NHL Lockout: Stars Overseas

While Gary Bettman and the NHL owners sit complacently in Manhattan, fans across North America are getting restless. The NHL lockout is officially on day 40, and although talks have re-sumed between the two sides, no plans to return to official bargaining have been made.

As of now, the league has cancelled all games scheduled up to November 1, but this weekend’s conversations have been somewhat encouraging. If a deal is indeed reached within the next week, the season’s calendar could be rearranged to include 75 games or so. But that’s a big if. There are multiple steps that still need to be taken to reach an agreement – the most notable of which is actually getting the two sides to the bargaining table together. While resumption of conversations is something to be hopeful about, fans should prob-ably temper their expectations. After all, these are merely phone conversations at this point, and nothing will get done until the NHLPA and NHL actually sit down face-to-face.

On the flip side of the story, while front office personnel are at a stalemate with what they are trying to accom-plish, many players are doing just what their jobs call for: playing hockey. From former MVPs like Joe Thornton and Evgeni Malkin to fourth line grind-ers trying to find ice-time somewhere, it seems like everyone has moved away from the turmoil of the NHL to find greener pastures in Europe. Russia’s Kon-tinental Hockey League in particular has a bevy of stars, including New Jer-sey’s Ilya Kovalchuk, Pittsburgh’s Evgeni Malkin, Boston’s Zdeno Chara and Detroit’s Pavel Datsyuk.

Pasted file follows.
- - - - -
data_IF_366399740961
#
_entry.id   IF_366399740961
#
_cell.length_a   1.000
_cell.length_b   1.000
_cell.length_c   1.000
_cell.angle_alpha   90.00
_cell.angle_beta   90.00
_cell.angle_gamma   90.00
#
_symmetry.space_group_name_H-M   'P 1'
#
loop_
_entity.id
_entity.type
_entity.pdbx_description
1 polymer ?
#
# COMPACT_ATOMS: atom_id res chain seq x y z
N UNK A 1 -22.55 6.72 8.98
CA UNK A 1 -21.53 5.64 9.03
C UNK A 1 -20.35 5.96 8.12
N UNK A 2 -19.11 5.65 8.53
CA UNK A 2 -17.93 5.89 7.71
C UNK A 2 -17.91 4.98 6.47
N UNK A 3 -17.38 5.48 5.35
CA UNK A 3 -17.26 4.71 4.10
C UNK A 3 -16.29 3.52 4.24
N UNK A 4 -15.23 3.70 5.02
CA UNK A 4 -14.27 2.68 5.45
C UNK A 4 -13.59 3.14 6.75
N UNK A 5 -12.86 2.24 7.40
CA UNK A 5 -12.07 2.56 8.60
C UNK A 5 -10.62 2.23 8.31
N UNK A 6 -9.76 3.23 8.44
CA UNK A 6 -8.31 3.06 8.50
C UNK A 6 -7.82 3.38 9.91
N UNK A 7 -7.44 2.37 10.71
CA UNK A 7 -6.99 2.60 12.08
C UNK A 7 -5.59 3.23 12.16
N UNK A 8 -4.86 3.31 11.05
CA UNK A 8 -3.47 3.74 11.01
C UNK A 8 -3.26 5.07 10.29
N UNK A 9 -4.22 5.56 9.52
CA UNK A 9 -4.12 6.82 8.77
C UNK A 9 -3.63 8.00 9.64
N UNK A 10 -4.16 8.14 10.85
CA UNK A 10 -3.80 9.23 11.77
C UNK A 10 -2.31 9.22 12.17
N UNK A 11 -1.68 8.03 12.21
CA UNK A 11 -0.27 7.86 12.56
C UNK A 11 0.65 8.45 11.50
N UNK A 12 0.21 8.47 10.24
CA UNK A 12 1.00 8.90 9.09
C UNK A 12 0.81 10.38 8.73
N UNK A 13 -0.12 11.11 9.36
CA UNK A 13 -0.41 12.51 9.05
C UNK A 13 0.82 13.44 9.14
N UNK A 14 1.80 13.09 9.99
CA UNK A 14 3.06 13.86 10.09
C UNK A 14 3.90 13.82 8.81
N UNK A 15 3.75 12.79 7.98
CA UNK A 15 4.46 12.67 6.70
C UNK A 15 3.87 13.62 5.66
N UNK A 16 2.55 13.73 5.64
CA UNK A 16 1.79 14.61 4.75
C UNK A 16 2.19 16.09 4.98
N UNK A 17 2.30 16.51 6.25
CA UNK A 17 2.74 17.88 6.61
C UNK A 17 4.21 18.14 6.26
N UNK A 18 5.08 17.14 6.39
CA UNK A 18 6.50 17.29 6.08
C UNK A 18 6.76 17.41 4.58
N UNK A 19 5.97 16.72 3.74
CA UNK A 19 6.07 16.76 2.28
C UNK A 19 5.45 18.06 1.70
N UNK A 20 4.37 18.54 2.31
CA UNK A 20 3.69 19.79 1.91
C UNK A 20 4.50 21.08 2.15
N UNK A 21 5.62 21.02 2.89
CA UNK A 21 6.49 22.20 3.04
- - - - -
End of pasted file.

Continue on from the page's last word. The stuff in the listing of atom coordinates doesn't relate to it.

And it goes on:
Two Washington Capitals stars, Alex Ovechkin and Nicklas Backstrom, are also in Russia, and the dynamic pair isn’t guaranteed to be coming home even if the lockout is resolved. Depending on the pay cut the players may or may not see after an agreement is reached, Back-strom and Ovechkin, who both play for Dynamo Moscow, could decide to stay in Russia to play. Indeed, a situa-tion could very well arise in which the owners get their way, slash salaries and instead of seeing Ovie, Backstrom, Malkin and the gang hop on a plane back to the States, they could see their superstars stay put 4,000 miles away in Europe.

That scenario sounds ridiculous though, right? “No way the owners risk having their main attendance-drawers spend the season in another country,” you may say. Well to a logical person, that would be ridiculous. But as the billionaire owners of the NHL have proven time and time again, logic does not always prevail. The NHL is a business first and foremost, and right now that business is booming. There are new Stanley Cup contenders each season, fresh new talent continues to flood the league after every draft and a growing fan base keeps shelling out the money to watch it all go down.

The owners are on top of the world right now, and, to them, the dubious risk of a few stars leaving the league is not enough of a deterrent to reduce their de-mands. Until the owners realize the im-plications of losing players like Ovech-kin and Backstrom, a fair deal will not be reached.

There is still time to get this season started. The owners have been frustrating to say the least, but they are communicat-ing, however little that may be. Hold out hope, hockey fans; the season isn’t lost yet.

Contact Ben Glassman at [email protected].